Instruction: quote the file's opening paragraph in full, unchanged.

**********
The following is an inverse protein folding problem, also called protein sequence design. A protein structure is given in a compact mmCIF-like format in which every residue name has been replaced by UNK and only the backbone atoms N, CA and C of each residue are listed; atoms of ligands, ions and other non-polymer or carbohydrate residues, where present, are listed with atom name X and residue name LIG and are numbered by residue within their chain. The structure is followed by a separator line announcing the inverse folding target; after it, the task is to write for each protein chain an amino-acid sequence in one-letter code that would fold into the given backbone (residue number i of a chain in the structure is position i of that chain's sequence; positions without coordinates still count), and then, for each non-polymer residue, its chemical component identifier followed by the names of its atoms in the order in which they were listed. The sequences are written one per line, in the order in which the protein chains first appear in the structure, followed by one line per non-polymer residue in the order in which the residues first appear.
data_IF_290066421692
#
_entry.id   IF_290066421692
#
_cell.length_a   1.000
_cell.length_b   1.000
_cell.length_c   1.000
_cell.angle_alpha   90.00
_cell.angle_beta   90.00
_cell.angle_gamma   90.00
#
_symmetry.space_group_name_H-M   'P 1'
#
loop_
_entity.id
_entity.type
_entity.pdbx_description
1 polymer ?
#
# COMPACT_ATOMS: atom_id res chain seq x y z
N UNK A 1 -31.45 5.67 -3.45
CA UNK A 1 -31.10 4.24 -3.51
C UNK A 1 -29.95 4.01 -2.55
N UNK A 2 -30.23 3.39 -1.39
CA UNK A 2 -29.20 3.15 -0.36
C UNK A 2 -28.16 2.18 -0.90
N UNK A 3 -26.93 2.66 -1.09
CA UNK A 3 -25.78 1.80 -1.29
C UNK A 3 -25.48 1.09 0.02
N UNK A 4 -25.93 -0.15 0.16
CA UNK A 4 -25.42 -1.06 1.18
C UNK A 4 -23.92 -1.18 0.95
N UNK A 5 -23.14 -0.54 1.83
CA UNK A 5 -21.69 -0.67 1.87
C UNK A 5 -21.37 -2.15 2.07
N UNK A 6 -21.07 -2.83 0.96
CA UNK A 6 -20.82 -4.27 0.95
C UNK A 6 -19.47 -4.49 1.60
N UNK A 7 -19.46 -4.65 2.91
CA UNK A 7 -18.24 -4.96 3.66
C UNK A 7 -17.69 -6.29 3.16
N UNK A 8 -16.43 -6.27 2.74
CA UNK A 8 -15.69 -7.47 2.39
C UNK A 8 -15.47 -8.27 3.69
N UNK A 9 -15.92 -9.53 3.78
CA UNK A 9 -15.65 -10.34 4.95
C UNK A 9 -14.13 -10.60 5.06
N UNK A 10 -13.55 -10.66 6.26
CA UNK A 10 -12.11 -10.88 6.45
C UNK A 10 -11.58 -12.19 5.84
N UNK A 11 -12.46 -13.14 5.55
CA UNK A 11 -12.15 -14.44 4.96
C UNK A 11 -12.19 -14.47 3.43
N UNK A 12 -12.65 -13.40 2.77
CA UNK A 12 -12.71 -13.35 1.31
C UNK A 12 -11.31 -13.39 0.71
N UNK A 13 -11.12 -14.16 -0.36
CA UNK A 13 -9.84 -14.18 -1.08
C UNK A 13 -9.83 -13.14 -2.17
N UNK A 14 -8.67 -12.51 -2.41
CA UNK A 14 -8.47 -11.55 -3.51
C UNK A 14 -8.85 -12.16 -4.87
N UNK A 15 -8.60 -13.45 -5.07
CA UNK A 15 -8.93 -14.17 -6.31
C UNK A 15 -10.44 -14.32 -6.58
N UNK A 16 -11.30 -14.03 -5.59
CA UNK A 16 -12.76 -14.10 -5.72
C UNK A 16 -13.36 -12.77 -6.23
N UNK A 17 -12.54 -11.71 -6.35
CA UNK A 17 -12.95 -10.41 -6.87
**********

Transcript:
The following is an inverse protein folding problem, also called protein sequence design. A protein structure is given in a compact mmCIF-like format in which every residue name has been replaced by UNK and only the backbone atoms N, CA and C of each residue are listed; atoms of ligands, ions and other non-polymer or carbohydrate residues, where present, are listed with atom name X and residue name LIG and are numbered by residue within their chain. The structure is followed by a separator line announcing the inverse folding target; after it, the task is to write for each protein chain an amino-acid sequence in one-letter code that would fold into the given backbone (residue number i of a chain in the structure is position i of that chain's sequence; positions without coordinates still count), and then, for each non-polymer residue, its chemical component identifier followed by the names of its atoms in the order in which they were listed. The sequences are written one per line, in the order in which the protein chains first appear in the structure, followed by one line per non-polymer residue in the order in which the residues first appear.